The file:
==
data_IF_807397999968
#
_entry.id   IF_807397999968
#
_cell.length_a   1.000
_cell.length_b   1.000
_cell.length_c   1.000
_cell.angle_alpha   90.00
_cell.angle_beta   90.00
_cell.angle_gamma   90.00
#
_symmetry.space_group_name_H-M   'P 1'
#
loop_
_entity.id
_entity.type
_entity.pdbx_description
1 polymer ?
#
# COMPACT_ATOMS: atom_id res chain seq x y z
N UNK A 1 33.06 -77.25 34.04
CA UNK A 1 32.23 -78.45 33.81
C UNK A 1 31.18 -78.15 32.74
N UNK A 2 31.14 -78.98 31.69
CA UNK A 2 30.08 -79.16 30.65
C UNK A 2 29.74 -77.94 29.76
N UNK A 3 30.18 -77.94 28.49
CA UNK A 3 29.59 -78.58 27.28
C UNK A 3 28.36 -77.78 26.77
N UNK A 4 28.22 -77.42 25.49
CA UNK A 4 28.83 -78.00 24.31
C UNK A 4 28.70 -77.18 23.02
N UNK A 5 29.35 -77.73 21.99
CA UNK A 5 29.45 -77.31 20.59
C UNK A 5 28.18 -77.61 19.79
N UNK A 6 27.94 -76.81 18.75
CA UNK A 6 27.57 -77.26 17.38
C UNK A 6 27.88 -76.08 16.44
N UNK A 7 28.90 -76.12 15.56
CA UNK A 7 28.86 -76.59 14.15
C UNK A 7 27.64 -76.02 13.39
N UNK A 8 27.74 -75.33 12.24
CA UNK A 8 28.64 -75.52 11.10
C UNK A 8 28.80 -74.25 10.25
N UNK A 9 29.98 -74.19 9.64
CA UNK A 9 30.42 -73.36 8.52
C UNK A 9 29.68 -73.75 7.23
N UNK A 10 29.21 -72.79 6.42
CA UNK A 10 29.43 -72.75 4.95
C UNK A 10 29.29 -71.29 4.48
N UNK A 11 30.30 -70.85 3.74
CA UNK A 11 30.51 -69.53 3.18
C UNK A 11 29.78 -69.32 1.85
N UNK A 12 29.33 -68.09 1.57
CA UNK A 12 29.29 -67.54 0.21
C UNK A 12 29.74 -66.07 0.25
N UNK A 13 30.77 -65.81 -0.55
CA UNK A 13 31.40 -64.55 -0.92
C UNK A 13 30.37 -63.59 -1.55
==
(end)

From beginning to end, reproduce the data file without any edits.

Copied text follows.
data_IF_807397999968
#
_entry.id   IF_807397999968
#
_cell.length_a   1.000
_cell.length_b   1.000
_cell.length_c   1.000
_cell.angle_alpha   90.00
_cell.angle_beta   90.00
_cell.angle_gamma   90.00
#
_symmetry.space_group_name_H-M   'P 1'
#
loop_
_entity.id
_entity.type
_entity.pdbx_description
1 polymer ?
#
# COMPACT_ATOMS: atom_id res chain seq x y z
N UNK A 1 33.06 -77.25 34.04
CA UNK A 1 32.23 -78.45 33.81
C UNK A 1 31.18 -78.15 32.74
N UNK A 2 31.14 -78.98 31.69
CA UNK A 2 30.08 -79.16 30.65
C UNK A 2 29.74 -77.94 29.76
N UNK A 3 30.18 -77.94 28.49
CA UNK A 3 29.59 -78.58 27.28
C UNK A 3 28.36 -77.78 26.77
N UNK A 4 28.22 -77.42 25.49
CA UNK A 4 28.83 -78.00 24.31
C UNK A 4 28.70 -77.18 23.02
N UNK A 5 29.35 -77.73 21.99
CA UNK A 5 29.45 -77.31 20.59
C UNK A 5 28.18 -77.61 19.79
N UNK A 6 27.94 -76.81 18.75
CA UNK A 6 27.57 -77.26 17.38
C UNK A 6 27.88 -76.08 16.44
N UNK A 7 28.90 -76.12 15.56
CA UNK A 7 28.86 -76.59 14.15
C UNK A 7 27.64 -76.02 13.39
N UNK A 8 27.74 -75.33 12.24
CA UNK A 8 28.64 -75.52 11.10
C UNK A 8 28.80 -74.25 10.25
N UNK A 9 29.98 -74.19 9.64
CA UNK A 9 30.42 -73.36 8.52
C UNK A 9 29.68 -73.75 7.23
N UNK A 10 29.21 -72.79 6.42
CA UNK A 10 29.43 -72.75 4.95
C UNK A 10 29.29 -71.29 4.48
N UNK A 11 30.30 -70.85 3.74
CA UNK A 11 30.51 -69.53 3.18
C UNK A 11 29.78 -69.32 1.85
N UNK A 12 29.33 -68.09 1.57
CA UNK A 12 29.29 -67.54 0.21
C UNK A 12 29.74 -66.07 0.25
N UNK A 13 30.77 -65.81 -0.55
CA UNK A 13 31.40 -64.55 -0.92
C UNK A 13 30.37 -63.59 -1.55